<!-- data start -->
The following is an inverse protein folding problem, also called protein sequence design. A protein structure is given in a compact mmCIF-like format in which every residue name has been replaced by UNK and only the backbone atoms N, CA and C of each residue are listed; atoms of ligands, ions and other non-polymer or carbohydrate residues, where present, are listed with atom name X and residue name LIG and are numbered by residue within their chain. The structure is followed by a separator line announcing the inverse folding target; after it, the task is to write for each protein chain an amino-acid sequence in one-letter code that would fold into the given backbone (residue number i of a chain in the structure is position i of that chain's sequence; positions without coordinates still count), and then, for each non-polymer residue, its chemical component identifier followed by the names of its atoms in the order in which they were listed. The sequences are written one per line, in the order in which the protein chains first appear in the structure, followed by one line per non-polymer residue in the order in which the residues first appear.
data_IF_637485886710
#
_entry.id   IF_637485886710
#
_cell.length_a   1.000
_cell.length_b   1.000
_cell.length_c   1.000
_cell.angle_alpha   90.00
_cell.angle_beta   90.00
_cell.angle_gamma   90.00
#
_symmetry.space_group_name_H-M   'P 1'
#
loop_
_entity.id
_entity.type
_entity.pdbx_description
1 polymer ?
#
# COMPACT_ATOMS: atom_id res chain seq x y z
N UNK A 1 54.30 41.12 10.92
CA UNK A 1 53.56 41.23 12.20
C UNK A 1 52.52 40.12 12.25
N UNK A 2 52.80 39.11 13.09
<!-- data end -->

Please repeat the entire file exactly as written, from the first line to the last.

The following is an inverse protein folding problem, also called protein sequence design. A protein structure is given in a compact mmCIF-like format in which every residue name has been replaced by UNK and only the backbone atoms N, CA and C of each residue are listed; atoms of ligands, ions and other non-polymer or carbohydrate residues, where present, are listed with atom name X and residue name LIG and are numbered by residue within their chain. The structure is followed by a separator line announcing the inverse folding target; after it, the task is to write for each protein chain an amino-acid sequence in one-letter code that would fold into the given backbone (residue number i of a chain in the structure is position i of that chain's sequence; positions without coordinates still count), and then, for each non-polymer residue, its chemical component identifier followed by the names of its atoms in the order in which they were listed. The sequences are written one per line, in the order in which the protein chains first appear in the structure, followed by one line per non-polymer residue in the order in which the residues first appear.
data_IF_637485886710
#
_entry.id   IF_637485886710
#
_cell.length_a   1.000
_cell.length_b   1.000
_cell.length_c   1.000
_cell.angle_alpha   90.00
_cell.angle_beta   90.00
_cell.angle_gamma   90.00
#
_symmetry.space_group_name_H-M   'P 1'
#
loop_
_entity.id
_entity.type
_entity.pdbx_description
1 polymer ?
#
# COMPACT_ATOMS: atom_id res chain seq x y z
N UNK A 1 54.30 41.12 10.92
CA UNK A 1 53.56 41.23 12.20
C UNK A 1 52.52 40.12 12.25
N UNK A 2 52.80 39.11 13.09